Summer is a magical time for most in my world. We live near the coast, school is out, days become relaxed and evenings are for lingering. This magic is fleeting, though. Leaves are starting to fall and some nights dip into the low seventies. I have been blessed beyond measure this summer to have spent lots of time with each of my two granddaughters. I will soon be returning to a class of twenty-seven or more nine and ten year olds, and I will be ready. In reality, balancing the learning and emotional needs of a room full of children during the school day (while navigating through the national, state, and district mandates) is much easier than caring full-time for an infant or toddler. To my daughter and son-in-love and to my son and daughter-in-love…I don’t know how you do it. Every. Single. Day.
I am in my second week of providing full-time day-care to my almost four-months-old granddaughter in my son and daughter-in-love’s home. Nature being as kind as it is, I had forgotten just how much energy (all of it) goes into meeting a baby’s needs for an entire day. And I don’t even get up for the middle of the night feeding! My day is about twelve hours of heat a bottle of breast milk, feed the baby, burp her, amuse her for approximately 40-45 minutes rotating among the semi-reclining bouncy seat with toys, the musical floor gym with toys, the upright seat with toys, sitting her on my lap and reading her stories, walk the open floor plan, then when she starts to cry I take her to her crib and lay her down with her pacifier and her white-noise machine. Diaper changes take place when necessary throughout the schedule. If she doesn’t sleep right away I rock her until she’s drowsy then try to make the transfer to the crib without her noticing. Then I prepare or clean up a meal, start or fold laundry, and try to write or read for a few minutes. This is when I will see and hear the baby begin to twitch on the baby monitor and start up the next bottle to repeat the cycle. Four to five times per day until one of her parents gets home. These efforts are rewarded with drooly smiles, happy wiggles, and countless snuggles. So worth it.
My daughter and seventeen-month-old granddaughter spent several weeks living with us this summer while her husband was assigned to a temporary duty station so I had lots of opportunities to mind the “big girl” too. “Big girl” as in one nap per day. Maybe. The toddler routine is a bit more flexible but no less demanding. Meal times consist of preparing the food, setting it before the child in her high chair, coaxing her to eat it, then cleaning it out of the high chair, off the floor, out of her hair and diaper, and then going straight to another activity. A day might include three meals, three snacks, a swim (preceded by catching her to spread sunscreen all over her), working on colors with flashcards (they’re all blue), a walk around the cul-de-sac, blowing bubbles, pulling leaves off the mint plant and smelling them, trying to guess which of the hands behind her back has the Joker in it, reminders that dogs don’t like when you pull on their noses or or grab fists-ful of their fur, several stories, a dance party, wrestling her into a clean diaper intermittently, investigating the kitchen cabinets that aren’t locked, climbing up and down the stairs for fun, chasing games, wardrobe changes, a play-date or a gym class, and, if we’re really lucky, an hour-long nap in there somewhere. The rewards for my efforts when I’ve got her? Attempts to say, “Grandma,” outstretched arms and a plea of, “up,” huge toothy smiles when she sees me in the morning, unlimited cuddles, and offers of help “hup” all day long. Again, so worth it.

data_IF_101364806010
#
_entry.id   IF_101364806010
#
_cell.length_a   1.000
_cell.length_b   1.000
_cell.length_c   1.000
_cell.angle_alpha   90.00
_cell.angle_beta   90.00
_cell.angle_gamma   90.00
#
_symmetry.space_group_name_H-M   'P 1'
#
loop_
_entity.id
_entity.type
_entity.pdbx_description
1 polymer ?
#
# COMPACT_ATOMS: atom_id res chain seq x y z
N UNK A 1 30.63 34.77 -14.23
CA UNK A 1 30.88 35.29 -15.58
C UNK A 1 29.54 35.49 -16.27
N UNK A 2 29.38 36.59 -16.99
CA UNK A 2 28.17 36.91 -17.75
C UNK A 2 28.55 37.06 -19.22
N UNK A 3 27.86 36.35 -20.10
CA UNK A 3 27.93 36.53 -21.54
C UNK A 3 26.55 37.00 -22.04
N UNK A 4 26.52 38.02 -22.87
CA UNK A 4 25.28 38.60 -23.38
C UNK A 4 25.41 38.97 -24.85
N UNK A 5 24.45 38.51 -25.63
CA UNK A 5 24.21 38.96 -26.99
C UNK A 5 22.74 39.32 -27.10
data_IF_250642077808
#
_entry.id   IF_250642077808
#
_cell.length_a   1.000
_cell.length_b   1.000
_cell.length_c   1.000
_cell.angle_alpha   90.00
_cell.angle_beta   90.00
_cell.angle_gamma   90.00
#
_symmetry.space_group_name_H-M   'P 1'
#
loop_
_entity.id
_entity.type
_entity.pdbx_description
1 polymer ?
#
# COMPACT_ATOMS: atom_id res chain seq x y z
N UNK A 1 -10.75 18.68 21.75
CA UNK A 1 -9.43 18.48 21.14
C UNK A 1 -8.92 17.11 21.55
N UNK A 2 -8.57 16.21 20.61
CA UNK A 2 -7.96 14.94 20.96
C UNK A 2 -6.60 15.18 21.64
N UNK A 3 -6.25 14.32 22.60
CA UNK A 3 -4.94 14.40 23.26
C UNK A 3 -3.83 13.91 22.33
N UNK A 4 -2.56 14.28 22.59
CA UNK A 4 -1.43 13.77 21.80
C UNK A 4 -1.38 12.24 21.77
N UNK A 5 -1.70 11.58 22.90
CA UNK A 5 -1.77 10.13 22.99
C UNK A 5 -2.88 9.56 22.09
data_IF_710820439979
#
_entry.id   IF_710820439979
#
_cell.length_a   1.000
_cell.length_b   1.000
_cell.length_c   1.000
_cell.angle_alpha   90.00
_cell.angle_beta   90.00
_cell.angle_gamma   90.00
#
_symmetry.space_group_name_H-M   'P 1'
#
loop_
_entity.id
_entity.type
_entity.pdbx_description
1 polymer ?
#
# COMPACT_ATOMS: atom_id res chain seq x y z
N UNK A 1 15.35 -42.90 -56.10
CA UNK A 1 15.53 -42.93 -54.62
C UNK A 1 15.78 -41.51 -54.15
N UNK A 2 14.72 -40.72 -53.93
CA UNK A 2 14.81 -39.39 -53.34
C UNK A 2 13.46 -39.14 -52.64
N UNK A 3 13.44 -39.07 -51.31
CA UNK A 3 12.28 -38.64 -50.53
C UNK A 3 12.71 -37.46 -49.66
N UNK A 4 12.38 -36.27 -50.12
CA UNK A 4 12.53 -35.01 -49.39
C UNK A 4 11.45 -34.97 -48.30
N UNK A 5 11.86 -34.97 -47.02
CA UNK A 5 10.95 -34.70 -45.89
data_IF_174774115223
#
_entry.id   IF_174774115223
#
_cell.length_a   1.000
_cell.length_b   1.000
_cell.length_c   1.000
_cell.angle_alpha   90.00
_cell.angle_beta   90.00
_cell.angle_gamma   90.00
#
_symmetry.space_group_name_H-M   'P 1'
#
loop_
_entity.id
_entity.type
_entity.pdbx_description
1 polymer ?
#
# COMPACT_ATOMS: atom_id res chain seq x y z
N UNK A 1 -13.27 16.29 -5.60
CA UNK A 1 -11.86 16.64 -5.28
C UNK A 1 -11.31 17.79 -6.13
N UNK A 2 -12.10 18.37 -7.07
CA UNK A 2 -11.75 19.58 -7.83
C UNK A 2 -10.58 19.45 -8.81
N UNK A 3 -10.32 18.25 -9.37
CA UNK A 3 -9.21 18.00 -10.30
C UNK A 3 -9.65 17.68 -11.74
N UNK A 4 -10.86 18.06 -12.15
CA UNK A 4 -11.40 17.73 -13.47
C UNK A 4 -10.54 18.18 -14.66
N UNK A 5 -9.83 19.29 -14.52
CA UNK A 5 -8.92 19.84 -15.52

This summer, for me, had more magic in it than usual. Less down time, but the magic came in seeing these little ones learn the most basic things just as my own children did (when I was younger and had more energy). It was gratifying and humbling. Bonding with my granddaughters was a gift that will still be appreciated long after most purchases or vacations have been forgotten. Exhaustion will pass. The memories are mine forever.
There is another take-away from my summer of little girls: a reminder that parenting is hard work and the rewards are not always immediate. Just because I once did it doesn’t give me license to have specific expectations of my students’ parents during the school year. Yes, having to ask for paperwork several times or being stood up for a conference after I stayed late to accommodate the parent’s schedule is trying, as is being told by a student that they didn’t have time to study for their quiz because they had a baseball game or getting constant emails asking questions which I have already answered in the weekly progress report newsletter, in class, and on the classroom website. However, we are all doing the best we can. If your child gets to school clean, fed, and happy, then you are doing a wonderful job parenting. Even is your child is rocking only one of the three, you are doing a wonderful job parenting. And I am going to remind myself of that from September through June. I get it. Enjoy the last few days of the magical summer, and let’s make a different kind of magic during this school year.